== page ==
- Total signups = Vanity metric
- New signups this week = Actionable
- New signups this week via twitter = Actionable
- Weekly % growth of new signups this week via twitter = Actionable
For good form and guaranteed success, start with the question, then create the metric that best answers that question.
Possibly the most important change in making your metrics more accessible is to simply reduce the amount of metrics you’re monitoring at a time. When we’re flooded with data and information, we struggle to focus.
The average CEO in a small tech startup will receive around 100 emails a day. They will see around 50 news headlines (and that’s without checking Hacker News that day!), and have around 35 separate conversations with colleagues or customers.
That’s a huge amount of information coming in, just to handle the day-to-day operations. This isn’t even exclusive to the CEO – each member of the team will have similar experiences of information overload, even if the medium itself is different.
We need to keep our signal-to-noise ratio high so that we can take effective action on the data. Tracking 10 metrics might seem like a great idea, but really, how many experiments or changes in your product or marketing can you make today or even this week that will have an impact on those metrics? Chances are that on any single day, you’re making changes that are going to affect 1-3 core metrics.
So why have the others distracting you? When we have too many metrics, we try and take too much action. We consider too many decisions, strategies, problems.
If you’re still in doubt about the epidemic and effects that is analysis paralysis, observe an average marketer as they explore a Google Analytics dashboard. How many data points, percentages, numbers, charts etc. are thrown at you in a single browsing session? And you only came here to find out how your latest email campaign performed!
By sticking to a few metrics, and keeping them visually attractive and understandable, you’re far more likely to do anything with that information. The Growth Pirate method encourages focussing on a handful of metrics at any time, and changing these around regularly.
Segmentation and Cohorts
A segment of users is a group of people who share common attributes or properties. One segment might be ‘all visitors who are from United Kingdom’, and another segment could be ‘all users who came via a twitter ad, have created less than 3 projects and have invited 4 or more colleagues’.
The same person can belong to multiple segments. It’s useful to create segments with very fine granular detail, while also creating broader segments, for different purposes. You may have done this already with email marketing campaigns.
A cohort (often incorrectly used to mean a segment) is a segment over a period of time. For example, if we create our segment of ‘active users’ and then analyse those users over a timeline, starting from the date since they first signed up, we’d be analysing a cohort.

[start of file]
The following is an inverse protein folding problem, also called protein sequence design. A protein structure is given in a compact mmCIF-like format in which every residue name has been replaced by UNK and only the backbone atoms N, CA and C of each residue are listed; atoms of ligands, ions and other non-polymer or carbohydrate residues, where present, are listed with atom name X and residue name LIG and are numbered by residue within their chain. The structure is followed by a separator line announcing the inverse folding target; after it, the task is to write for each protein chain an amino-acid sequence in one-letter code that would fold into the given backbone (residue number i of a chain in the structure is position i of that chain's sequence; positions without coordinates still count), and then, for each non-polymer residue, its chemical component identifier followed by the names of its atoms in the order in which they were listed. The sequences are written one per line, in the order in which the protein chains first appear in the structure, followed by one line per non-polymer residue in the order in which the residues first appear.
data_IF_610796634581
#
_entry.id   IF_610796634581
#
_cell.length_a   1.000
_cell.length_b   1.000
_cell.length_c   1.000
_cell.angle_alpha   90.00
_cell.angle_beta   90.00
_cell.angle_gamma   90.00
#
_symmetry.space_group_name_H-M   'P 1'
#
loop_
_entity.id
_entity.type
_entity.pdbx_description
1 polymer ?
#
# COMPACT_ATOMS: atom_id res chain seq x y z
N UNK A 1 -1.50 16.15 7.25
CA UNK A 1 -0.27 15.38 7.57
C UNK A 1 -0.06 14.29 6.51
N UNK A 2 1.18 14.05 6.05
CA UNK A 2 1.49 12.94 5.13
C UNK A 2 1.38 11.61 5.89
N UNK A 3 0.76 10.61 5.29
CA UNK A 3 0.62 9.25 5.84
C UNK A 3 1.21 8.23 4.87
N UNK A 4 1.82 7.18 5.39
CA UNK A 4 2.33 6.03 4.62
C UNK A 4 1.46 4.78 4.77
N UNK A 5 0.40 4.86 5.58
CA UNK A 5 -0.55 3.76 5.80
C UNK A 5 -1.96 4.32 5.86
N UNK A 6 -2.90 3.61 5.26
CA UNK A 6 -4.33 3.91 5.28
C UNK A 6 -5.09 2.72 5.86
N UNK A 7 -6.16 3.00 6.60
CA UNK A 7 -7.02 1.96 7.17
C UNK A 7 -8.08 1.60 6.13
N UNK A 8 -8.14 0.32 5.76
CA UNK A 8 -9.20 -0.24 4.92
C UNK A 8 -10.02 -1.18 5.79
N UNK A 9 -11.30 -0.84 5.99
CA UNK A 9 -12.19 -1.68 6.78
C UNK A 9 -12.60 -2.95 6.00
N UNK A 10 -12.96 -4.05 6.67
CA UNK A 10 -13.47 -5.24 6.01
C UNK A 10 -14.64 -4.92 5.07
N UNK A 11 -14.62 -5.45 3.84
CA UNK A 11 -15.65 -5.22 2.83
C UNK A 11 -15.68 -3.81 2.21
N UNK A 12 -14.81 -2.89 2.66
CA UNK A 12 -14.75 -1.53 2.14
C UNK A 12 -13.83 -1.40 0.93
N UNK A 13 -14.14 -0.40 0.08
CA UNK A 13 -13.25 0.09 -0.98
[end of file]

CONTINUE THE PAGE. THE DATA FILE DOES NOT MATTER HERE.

Cohort analysis is often done using a Cohort Matrix. For example, an ecommerce store might track ‘volume of purchases’ as a cohort analysis based on the date since the users first purchase. They could then view the exact same chart, broken down by users who are in the ‘United Kingdom’ segment vs. the ‘Canada’ segments.
Cohorts can be harder to grasp without a bit of practice and seeing them in the context of real world data:
The above cohort matrix shows an app that appears to be increasing it’s activation rate in the first month (increasing from 85% for first month to 95%) but also seems to be tackling it’s churn problem. If the above looks a little confusing at first, don’t worry I was exactly the same the first few times I saw these!
Cohorts compare behaviour over time, with a common start date. Segments allow us to group people based on properties, and to breakdown reports by those segments. A small semantic difference, but very important when we’re exploring metrics and communicating with the team.
People innovate, computers measure. As entrepreneurs, we’re capable of making huge leaps in ideas. “Instead of a faster horse, what about if we build an automobile with wheels and an engine?”. Machines however, are capable of optimising within the known confinements of the current scenario. “What makes a horse faster, feeding grass or feeding oats?”.
Entrepreneurship, gut instinct, innovation and qualitative research allows us to create a first prototype, but when we need to start optimising within that experiment, we use A/B testing. “Horses fed with grass (Group A) will be raced against horses fed with oats (Group B)”.
Ensuring the whole team understands the language and the fundamentals to metrics and analytics is an important part of implementing a company-wide Growth Pirate strategy. There’s nothing sexy about this stuff, it’s stock theory knowledge that we need before we can move onto much, much cooler stuff!
If you’re a developer who is trying to “look up” more often and start looking into company growth; or if you’re an outbound sales associate who is curious about the lower lead quality you’re receiving; or if you’re a marketer who wants to get a solid grounding in a modern approach to data-driven marketing… the above is all the knowledge you need to start learning how to become a Growth Pirate!